Re: RARA-AVIS: Ellroy reviewd at Salon; Spillane still not dead

From: Mark Sullivan (
Date: 13 Jun 2001

Bill D, thanks for the review.

I'm with Bill C, the excerpts don't make me want to read the book, either.

However, that doesn't keep me from thinking the reviewer is amazingly wrongheaded and condescending. And Ellroy is probably in complete agreement with him. I love it when an artist pisses all over his loyal fans. And in Ellroy's case, many seem to become more loyal the more they're pissed on. Or do they believe the attitude is pointed at everyone else, me and Ellroy against the world? (I know, I'm confusing the art and the artist, but as I've stated before, Ellroy has done his best to join the two.)

"And he almost succeeded; "American Tabloid" jerked Ellroy out of the crime fiction shelves in the big bookstores and into fiction. And, even more incredibly, Ellroy did it without changing his subject, crime, and his subtext, evil. He did it, as he told me years ago he would, by making each succeeding book "bigger, denser, more complex, more multilayered, more multiplotted, richer, darker, more stylized, dare I say it, more profound." Dare it, dare it."

So a book about crime is not crime fiction simply because it's longer? Ellroy did not really change anything in American Tabloid. The style was already pretty much there in White Jazz (and it was certainly an attempt at a vernacular speech, something we've often called a defining point of hardboiled lit, no matter how constructed). All he did was exaggerate everything he was already doing (which is why I was disappointed by Tabloid, finding it more style than substance, just Ellroy doing Ellroy) -- even the reviewer admits he's the same Ellroy, just more so. So how is it no longer crime fiction? Just because bookstores changed what shelf he was on?

"Fans of crime thrillers would have complained that "American Tabloid" was nearly as impenetrable as "Ulysses" -- that is, if fans of crime thrillers had known what "Ulysses" is. I think Ellroy knows damn well what "Ulysses" is, and I think he has intended "The Cold Six Thousand" to be his -- dare I say it -- "Finnegans Wake.""

I find this incredibly insulting even though I never got very far in Ullysses (even when it was assigned reading) and never attempted Finnegans Wake. However, the bigger question is, WHAT FANS OF CRIME THRILLERS COMPLAINED? How can American Tabloid have brought him more readers (and I'm not aware of any it lost, everyone I knew who was already reading him read, and most enjoyed, that one, too), as he earlier stated, if it was so impenetrable? It's not like the bestseller lists are filled with dense literary novels or even reissues of Joyce.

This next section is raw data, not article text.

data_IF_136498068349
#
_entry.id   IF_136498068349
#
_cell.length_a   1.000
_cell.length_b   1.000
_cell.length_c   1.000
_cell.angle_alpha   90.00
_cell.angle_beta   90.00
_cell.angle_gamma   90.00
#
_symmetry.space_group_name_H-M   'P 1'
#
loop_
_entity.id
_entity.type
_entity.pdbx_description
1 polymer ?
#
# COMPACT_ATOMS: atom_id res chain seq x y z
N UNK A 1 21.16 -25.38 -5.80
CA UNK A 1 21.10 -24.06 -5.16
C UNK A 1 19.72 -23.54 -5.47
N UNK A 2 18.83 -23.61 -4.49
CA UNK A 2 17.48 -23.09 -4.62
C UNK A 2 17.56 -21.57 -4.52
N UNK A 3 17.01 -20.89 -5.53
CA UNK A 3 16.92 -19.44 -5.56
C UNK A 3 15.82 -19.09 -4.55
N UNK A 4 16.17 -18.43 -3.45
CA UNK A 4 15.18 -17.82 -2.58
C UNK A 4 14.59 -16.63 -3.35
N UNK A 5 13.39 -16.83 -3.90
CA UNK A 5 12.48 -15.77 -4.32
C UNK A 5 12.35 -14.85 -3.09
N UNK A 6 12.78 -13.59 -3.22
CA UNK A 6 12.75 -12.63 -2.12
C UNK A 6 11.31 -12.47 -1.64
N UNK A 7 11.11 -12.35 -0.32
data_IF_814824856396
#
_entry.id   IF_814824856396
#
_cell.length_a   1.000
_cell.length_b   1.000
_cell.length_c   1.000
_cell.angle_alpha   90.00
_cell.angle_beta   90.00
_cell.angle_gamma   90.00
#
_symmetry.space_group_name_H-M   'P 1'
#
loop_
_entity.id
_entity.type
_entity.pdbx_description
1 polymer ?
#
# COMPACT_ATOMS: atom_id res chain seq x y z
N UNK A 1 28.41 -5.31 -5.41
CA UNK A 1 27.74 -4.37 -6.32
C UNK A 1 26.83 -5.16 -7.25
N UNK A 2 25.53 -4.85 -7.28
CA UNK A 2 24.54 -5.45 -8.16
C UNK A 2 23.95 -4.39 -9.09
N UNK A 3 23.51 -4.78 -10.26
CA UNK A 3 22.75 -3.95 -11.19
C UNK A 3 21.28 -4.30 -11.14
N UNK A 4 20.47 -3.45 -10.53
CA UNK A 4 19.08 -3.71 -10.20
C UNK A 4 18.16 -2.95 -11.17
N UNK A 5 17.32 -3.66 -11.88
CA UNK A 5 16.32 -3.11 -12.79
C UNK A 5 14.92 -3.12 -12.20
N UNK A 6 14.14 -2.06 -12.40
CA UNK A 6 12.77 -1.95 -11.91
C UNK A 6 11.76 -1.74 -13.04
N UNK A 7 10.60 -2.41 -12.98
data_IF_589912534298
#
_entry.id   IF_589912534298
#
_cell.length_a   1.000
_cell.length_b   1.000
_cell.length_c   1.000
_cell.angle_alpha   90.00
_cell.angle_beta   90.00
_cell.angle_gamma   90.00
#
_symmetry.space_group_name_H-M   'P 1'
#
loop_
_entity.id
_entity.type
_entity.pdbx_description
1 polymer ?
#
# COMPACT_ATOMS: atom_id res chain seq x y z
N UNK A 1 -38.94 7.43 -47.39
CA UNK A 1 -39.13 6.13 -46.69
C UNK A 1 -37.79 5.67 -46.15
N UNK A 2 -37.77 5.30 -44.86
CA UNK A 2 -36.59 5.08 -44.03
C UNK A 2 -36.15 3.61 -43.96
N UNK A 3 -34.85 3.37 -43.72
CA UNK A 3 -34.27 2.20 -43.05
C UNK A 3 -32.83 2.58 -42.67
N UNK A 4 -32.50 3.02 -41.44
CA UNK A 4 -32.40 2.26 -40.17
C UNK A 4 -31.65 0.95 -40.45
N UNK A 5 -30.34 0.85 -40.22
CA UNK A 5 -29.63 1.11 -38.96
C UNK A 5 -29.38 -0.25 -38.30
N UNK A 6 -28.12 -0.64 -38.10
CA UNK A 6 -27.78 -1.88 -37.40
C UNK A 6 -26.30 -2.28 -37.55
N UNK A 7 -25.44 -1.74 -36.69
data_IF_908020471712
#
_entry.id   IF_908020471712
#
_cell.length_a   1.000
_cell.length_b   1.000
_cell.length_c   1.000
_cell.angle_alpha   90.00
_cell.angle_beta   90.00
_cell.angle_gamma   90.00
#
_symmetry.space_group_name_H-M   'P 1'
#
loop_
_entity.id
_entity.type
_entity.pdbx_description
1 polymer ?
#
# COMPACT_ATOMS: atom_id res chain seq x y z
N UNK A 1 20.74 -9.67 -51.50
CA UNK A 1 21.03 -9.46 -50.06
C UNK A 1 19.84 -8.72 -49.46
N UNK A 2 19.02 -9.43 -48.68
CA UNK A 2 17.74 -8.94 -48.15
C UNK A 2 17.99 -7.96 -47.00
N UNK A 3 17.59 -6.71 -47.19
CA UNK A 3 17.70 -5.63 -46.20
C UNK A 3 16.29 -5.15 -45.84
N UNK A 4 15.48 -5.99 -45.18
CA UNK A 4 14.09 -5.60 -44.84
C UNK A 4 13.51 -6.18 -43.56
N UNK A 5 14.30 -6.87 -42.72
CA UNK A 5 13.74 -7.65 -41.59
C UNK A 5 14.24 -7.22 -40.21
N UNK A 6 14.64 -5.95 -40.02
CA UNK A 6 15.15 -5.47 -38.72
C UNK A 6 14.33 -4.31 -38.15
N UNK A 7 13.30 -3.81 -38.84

"Ellroy has gotten a lot of ink as a result of carefully cultivating his image as an American primitive, a natural, uneducated talent (you know, little Latin, less Greek) who has succeeded despite having written more books than he has read."

While Ellroy does play up the primitive role, I've never been aware of his claiming to be unread, especially when it comes to crime fiction. As a matter of fact, that's part of his primitive myth (whether true or not), that he spent several years doing speed, jerking off and reading crime novels all day and prowling and breaking into houses at night.

And as for the reviewer's big revelation that Ellroy must have read DeLillo's Libra, Ellroy has loudly proclaimed his admiration for and debt to DeLillo's book. He gave credit at the Tabloid reading I attended, as well as in numerous interviews.

""Fuck being a crime novelist when you can be a flat-out great novelist," he once told me --"

They're mutually exclusive?

"He made a conscious decision, with "American Tabloid," to write a book that couldn't be categorized as a mystery or a thriller and thus risked losing his hard-won crime following."

Again, how is American Tabloid not a crime novel. Sure, it's not a mystery, but how is it not a thriller?


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